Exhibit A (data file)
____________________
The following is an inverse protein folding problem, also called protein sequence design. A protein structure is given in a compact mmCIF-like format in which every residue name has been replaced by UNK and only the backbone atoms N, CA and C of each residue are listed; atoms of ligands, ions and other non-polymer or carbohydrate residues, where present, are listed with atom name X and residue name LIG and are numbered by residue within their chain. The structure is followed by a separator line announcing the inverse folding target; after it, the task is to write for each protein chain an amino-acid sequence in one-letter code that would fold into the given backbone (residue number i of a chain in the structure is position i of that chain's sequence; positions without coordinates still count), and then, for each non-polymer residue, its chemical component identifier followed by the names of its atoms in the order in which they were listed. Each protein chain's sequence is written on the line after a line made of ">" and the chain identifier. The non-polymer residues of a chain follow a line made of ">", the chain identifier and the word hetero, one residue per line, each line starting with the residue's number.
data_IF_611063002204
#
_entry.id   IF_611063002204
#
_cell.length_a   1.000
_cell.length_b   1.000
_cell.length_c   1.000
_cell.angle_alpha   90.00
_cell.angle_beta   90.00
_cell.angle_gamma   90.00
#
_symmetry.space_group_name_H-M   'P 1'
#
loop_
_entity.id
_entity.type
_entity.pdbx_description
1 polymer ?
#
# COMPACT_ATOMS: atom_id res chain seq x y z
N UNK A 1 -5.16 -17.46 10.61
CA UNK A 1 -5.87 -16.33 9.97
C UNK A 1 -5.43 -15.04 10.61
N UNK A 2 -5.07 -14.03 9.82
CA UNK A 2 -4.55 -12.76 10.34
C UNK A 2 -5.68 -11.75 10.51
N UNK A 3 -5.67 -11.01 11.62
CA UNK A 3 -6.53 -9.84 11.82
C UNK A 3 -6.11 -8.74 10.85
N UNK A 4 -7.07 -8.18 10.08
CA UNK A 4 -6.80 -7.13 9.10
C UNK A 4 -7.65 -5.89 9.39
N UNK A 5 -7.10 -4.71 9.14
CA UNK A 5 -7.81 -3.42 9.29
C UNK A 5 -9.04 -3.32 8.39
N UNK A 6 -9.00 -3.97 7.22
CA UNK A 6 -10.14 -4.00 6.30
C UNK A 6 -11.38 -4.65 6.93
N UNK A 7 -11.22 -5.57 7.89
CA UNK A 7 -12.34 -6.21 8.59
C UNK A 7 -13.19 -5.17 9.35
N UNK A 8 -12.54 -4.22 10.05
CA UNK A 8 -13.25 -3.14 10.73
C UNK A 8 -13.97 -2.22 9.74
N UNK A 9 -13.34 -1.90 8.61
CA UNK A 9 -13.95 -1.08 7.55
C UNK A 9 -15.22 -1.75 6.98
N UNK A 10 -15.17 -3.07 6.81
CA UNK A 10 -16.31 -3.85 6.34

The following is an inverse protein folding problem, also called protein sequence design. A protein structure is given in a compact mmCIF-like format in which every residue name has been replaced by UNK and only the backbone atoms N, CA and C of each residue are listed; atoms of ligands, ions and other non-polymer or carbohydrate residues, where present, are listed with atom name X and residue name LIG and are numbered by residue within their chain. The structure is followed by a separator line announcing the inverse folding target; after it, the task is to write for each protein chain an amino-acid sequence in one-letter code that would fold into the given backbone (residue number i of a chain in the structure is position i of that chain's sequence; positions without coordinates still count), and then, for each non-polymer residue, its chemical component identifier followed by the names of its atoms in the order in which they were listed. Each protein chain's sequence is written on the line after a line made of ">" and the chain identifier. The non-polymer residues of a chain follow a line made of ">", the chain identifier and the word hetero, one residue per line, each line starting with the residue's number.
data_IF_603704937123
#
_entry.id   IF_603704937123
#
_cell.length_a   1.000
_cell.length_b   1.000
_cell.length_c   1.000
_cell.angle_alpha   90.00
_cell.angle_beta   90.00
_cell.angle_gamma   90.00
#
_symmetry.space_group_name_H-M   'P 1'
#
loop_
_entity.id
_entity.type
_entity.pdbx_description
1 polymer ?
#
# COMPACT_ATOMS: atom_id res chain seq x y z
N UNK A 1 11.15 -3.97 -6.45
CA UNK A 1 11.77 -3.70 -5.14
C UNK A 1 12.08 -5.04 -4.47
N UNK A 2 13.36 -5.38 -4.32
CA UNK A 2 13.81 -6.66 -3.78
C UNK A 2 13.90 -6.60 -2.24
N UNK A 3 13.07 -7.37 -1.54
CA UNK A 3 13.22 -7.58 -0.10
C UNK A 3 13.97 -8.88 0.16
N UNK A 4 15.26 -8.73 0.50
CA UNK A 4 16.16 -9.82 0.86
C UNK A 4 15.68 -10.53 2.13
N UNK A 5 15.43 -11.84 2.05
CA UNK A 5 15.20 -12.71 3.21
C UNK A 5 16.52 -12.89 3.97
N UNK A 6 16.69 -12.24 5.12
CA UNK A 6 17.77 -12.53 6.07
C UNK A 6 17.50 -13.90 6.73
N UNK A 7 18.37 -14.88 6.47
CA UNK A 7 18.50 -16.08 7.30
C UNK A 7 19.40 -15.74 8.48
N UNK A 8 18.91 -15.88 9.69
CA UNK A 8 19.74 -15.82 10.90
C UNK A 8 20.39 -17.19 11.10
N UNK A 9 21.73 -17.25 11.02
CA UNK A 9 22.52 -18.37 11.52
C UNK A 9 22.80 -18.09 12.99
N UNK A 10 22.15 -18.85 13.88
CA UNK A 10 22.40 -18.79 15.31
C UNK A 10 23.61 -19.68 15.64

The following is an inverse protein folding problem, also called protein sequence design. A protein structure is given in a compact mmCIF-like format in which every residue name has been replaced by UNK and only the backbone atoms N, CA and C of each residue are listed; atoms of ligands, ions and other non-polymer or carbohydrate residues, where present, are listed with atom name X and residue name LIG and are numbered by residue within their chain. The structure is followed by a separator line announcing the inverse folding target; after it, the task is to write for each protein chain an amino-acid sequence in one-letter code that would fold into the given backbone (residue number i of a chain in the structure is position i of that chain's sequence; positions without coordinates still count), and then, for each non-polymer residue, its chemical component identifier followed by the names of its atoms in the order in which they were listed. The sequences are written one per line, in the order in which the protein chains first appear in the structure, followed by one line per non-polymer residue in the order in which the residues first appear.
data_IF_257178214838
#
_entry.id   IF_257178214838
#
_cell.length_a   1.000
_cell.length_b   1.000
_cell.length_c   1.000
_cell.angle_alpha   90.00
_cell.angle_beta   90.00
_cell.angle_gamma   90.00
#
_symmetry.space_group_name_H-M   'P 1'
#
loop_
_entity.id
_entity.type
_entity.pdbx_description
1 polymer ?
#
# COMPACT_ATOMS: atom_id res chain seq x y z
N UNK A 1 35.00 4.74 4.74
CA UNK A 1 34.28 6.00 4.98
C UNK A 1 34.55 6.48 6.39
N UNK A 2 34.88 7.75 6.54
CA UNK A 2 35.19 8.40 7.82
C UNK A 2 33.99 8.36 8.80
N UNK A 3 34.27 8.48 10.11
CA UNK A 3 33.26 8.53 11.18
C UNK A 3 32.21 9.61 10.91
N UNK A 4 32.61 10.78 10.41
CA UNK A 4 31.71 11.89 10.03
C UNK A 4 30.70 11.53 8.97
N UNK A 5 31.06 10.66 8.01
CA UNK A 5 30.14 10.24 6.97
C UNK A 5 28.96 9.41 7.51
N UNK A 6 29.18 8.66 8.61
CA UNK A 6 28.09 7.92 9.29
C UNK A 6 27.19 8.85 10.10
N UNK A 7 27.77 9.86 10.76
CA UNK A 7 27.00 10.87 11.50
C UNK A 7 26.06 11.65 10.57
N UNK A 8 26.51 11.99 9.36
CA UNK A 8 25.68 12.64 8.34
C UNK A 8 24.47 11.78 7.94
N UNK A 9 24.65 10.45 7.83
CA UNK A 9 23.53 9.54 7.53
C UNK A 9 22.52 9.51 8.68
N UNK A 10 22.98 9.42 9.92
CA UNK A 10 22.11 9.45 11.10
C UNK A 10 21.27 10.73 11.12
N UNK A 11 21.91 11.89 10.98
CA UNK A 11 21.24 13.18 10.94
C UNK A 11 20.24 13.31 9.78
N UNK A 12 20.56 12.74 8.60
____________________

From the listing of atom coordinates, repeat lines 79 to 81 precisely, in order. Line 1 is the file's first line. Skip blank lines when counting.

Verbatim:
CA UNK A 3 13.22 -7.58 -0.10
C UNK A 3 13.97 -8.88 0.16
N UNK A 4 15.26 -8.73 0.50